How the state got its start
Readers might have noticed that the topics of many of my columns are about important moments in history.
History has always been a passion of mine and I enjoy looking into the events that shaped the world.
This week my focus is on two events that shaped Mississippi, and have anniversaries in the month of April.
On April 9, 1682, French explorer Robert De La Salle claimed a part of the Mississippi River Valley, known as lower Mississippi for France.
The lower Mississippi River basin, which La Salle explored throughout the early part of 1682, would later become Mississippi, Louisiana, Arkansas, and Alabama.
For many years, lower Mississippi was ruled by several European powers, including France and Spain.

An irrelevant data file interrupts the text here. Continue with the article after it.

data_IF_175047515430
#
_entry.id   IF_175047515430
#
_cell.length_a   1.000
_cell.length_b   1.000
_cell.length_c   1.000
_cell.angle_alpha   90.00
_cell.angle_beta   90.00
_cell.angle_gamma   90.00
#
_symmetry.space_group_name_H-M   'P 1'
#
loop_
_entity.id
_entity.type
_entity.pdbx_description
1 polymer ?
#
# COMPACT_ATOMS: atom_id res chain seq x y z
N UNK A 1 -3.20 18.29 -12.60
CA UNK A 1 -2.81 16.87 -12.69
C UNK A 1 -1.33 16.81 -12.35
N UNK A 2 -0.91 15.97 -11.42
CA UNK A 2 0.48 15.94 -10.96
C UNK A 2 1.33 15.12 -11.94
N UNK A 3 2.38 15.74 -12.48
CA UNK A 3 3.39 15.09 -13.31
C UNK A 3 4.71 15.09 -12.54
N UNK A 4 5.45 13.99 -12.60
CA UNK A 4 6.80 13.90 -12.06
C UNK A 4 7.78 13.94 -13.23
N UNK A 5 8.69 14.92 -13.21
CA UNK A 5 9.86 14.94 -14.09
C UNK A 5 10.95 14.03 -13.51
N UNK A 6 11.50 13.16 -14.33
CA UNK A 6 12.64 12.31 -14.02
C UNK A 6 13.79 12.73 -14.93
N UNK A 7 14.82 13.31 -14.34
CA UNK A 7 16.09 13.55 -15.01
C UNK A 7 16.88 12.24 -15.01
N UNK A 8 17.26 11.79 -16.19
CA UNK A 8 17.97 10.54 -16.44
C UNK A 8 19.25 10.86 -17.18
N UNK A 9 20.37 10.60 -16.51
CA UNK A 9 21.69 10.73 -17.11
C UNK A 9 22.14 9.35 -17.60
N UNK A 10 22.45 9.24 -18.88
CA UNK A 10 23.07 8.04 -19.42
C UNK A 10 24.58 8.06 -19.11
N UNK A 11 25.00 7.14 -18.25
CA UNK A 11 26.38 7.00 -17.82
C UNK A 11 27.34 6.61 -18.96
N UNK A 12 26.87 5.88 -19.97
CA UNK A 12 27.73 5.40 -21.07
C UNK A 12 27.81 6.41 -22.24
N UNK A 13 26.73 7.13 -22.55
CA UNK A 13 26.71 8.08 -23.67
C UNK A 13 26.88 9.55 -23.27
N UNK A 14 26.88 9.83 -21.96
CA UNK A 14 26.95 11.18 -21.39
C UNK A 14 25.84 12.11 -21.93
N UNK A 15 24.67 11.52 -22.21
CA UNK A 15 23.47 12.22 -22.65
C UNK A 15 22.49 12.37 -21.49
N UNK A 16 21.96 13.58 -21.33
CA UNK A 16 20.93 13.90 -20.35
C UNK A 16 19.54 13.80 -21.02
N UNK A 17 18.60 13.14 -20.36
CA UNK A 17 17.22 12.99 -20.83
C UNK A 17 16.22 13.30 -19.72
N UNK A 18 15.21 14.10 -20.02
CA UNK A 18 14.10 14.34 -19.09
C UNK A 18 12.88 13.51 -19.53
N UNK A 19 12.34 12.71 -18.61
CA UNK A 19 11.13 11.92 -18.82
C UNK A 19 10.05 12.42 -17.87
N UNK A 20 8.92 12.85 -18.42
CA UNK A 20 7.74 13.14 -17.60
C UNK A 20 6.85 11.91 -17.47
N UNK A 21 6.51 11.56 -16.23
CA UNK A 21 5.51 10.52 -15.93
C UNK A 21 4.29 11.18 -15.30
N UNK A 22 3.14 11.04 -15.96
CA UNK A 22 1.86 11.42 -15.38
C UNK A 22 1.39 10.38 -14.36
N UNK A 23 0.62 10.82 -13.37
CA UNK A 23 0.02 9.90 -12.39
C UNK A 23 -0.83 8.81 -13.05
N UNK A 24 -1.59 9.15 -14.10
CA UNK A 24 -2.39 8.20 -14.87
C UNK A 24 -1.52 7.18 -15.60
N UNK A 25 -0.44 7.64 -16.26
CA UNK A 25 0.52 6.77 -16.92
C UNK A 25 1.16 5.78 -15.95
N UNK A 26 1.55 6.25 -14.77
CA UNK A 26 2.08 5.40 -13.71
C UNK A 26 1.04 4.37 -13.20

The United States Congress was finally able to gain control over the area and on April 7, 1798, Congress created the Mississippi Territory.
The original boundaries consisted of part of what is now Alabama and didn’t include the Gulf Coast until 1812.
The territory didn’t reach its current shape and size until the territory expanded north in 1804 and land along the Gulf of Mexico was annexed in 1812.
A few years after the annexation of land on the Gulf Coast, Mississippi became the 20th state to join the union in 1817.
When the Civil War broke out in 1861, Mississippi was still a young state, but in that short amount of time, it quickly grew to be one of the most important states in the union economically.
By 1860, Mississippi was the largest cotton-producing state in America.
It wasn’t an easy path for Mississippi to reach its economic height in 1860. There were issues with government, territory and tensions with Native Americans.
But despite it all, the Mississippi people overcame the obstacles to become the economic leader in the U.S. at that time.